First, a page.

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Port to flesh out Willow Grove Park trespass policy
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Port to flesh out Willow Grove Park trespass policy

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West end of Willow Grove Park stock

The west end of Willow Grove Park in late July. 

Willow Grove’s trespass procedure will get an overhaul after Longview port commissioners directed staff to bring a more robust policy to the table at a future meeting.

The port’s legal counsel LeAnne Bremer, with Miller Nash LLP, said she looked into the same topic several years ago for the port and created a notice form for staff to use when removing unruly trespassing people from the park.

“We wanted to make sure that we had procedures and processes in place for when unruly behavior occurs at the park and for what the port can do about it,” Bremer said at the port’s Wednesday meeting. “Certainly the port has the authority to issue notices.”

She said there are due process requirements for expelling people from public places, “so we wanted to make sure we’re following those and not violating anybody’s constitutional rights.”

The current form port staff complete includes a process for people to appeal a trespass notice. Bremer said while there have been appeals made, she did not have further details on them.

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“I think there is a code of conduct the port has for the park and rules to follow, but I think it would also be good practice to have a policy that fills in this process a little more in terms of what are the reasons the port would ask people to leave the park and any other parameters you want to put into a policy,” Bremer said.

The commissioners agreed, with Commissioner Jeff Wilson saying he initially brought up the need for a clearer policy because “it’s our job to set policy to direct staff and I could not find the enforcement procedure and policy.”

“There are clearly some gaps here,” he said, adding the Park Advisory Committee of volunteers also should be involved. “We need to back up our staff by having a clear policy to shelter them from the negative aspect” that could come with removing people from the park.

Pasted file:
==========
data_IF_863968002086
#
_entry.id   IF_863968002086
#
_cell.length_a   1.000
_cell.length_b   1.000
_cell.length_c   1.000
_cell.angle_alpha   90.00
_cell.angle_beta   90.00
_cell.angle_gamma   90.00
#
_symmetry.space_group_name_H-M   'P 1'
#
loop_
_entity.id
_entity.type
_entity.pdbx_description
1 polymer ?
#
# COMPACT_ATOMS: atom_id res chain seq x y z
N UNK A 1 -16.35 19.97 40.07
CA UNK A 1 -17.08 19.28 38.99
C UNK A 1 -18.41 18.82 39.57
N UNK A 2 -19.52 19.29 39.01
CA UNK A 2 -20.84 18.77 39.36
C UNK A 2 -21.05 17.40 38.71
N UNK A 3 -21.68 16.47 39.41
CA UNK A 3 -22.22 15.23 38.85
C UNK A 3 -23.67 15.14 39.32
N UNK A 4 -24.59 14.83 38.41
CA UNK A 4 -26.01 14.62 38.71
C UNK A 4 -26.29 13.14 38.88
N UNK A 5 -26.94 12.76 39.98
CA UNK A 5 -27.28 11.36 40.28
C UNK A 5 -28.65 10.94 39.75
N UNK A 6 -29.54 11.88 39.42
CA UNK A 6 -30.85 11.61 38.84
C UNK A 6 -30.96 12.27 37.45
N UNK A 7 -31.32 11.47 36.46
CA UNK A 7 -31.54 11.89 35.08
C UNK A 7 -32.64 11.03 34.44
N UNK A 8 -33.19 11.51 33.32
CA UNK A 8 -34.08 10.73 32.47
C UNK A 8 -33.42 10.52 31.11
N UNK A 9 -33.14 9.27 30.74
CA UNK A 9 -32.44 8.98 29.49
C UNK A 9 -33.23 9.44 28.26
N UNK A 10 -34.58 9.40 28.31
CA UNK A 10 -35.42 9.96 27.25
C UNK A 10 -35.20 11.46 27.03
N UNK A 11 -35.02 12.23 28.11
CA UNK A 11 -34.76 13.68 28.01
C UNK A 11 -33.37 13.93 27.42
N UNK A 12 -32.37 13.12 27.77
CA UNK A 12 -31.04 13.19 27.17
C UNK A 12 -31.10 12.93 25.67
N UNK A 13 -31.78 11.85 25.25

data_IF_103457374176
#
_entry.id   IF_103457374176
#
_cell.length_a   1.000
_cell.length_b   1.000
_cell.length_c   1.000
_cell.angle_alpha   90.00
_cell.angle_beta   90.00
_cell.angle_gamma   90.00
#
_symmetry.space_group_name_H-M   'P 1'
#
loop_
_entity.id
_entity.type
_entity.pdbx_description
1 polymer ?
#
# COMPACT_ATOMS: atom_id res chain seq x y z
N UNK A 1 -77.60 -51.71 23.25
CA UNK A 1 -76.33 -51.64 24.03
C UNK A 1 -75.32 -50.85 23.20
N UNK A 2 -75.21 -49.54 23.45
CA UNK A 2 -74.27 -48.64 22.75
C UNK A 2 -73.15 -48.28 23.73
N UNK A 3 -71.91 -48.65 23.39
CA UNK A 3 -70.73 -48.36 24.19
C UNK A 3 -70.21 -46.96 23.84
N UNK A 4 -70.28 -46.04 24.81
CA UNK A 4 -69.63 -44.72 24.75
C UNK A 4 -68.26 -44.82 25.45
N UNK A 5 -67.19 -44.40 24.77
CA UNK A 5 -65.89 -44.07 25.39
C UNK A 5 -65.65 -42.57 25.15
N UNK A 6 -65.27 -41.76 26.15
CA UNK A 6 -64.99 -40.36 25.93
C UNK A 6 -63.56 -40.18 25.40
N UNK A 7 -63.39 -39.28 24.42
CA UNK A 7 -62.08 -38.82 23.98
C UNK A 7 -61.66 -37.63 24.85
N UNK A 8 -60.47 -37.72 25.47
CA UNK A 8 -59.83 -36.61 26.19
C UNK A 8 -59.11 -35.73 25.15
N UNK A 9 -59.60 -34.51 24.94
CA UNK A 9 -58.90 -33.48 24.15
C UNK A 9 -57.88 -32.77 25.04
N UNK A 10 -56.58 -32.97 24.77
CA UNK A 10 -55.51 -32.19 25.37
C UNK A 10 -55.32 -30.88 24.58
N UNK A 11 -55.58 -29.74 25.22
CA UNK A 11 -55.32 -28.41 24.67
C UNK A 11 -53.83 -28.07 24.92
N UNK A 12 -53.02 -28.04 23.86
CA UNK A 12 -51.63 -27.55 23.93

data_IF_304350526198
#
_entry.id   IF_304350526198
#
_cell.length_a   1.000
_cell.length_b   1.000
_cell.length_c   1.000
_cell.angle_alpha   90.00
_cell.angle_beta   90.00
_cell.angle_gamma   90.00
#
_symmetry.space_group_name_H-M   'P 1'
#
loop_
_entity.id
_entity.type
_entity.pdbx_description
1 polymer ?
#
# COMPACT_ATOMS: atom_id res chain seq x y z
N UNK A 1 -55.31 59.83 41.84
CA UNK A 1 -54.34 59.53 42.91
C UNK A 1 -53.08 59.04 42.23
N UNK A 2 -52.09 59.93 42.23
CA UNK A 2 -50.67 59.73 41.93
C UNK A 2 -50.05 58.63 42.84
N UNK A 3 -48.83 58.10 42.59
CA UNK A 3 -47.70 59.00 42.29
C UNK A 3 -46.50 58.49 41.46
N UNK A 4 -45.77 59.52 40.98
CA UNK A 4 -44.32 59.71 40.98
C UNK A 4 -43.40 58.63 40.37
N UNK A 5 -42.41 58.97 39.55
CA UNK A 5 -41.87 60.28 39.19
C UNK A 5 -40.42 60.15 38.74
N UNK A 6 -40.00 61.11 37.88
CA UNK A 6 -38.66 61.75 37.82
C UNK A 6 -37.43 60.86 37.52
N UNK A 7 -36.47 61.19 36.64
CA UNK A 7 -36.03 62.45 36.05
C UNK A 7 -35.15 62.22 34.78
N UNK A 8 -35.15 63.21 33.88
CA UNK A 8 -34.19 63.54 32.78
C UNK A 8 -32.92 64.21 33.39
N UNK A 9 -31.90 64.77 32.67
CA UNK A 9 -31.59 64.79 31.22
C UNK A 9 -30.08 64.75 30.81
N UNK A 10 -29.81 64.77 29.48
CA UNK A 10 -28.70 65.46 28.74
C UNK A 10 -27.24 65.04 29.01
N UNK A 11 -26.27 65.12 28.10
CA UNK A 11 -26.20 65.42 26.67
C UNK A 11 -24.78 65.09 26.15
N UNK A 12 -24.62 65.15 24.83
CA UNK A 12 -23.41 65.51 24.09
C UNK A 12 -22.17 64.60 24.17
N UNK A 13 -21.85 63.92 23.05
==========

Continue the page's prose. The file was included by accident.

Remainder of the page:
Commissioner Doug Averett said such a policy was long overdue and the commission needed to be clear that “unruly behavior will not be tolerated” at the park he called a jewel for the community.

Port staff will work with legal counsel and the advisory board to create a draft policy for the commission to review at a later meeting.

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The commission also got a report from Chief Administrative and Financial Officer Jennifer Brown on the second quarter financials, which was one of the highest second quarters the port has had since 2012.

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The current net income is at 184% of the $3.8 million budgeted, at $7 million. The port’s revenue, which is budgeted for $38.1 million, was at $24.9 million as of the end of June. That’s 65% of the budgeted revenue with two quarters yet to go.

Averett congratulated “staff and all labor because we’re doing great during these trying times.”

Brown said all departments are in budget so far, as are all capital projects expect one, the Berth 6 and 7 containment expansion project.

The commission approved the $69,000 higher expenditure for that project at the same meeting. Port Chief Executive Officer Dan Stahl said costs came in about 1.5% over the $600,000 budgeted for the work. due to higher material prices and needing more labor than anticipated.

“This is a good news bad news situation,” Stahl told the commissioners. “The good news is we have been incredibly busy. We’ve had ships stacked one right after the other, which is good for our operations, good for revenue and good for our longshoremen.”

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The bad news is that level of activity at the berths made it hard for the engineers to do the needed work. They had to keep digging and re-filling trenches to allow cargo to move through the area.

Commission President Allan Erickson said even so, the financial numbers were “really exciting” and it was a “great time to be a port commissioner.”

He said if the numbers hold, “this will be the most successful year ever in the history of the Port of Longview. “

“I look at that as a big plus for our community,” he said.

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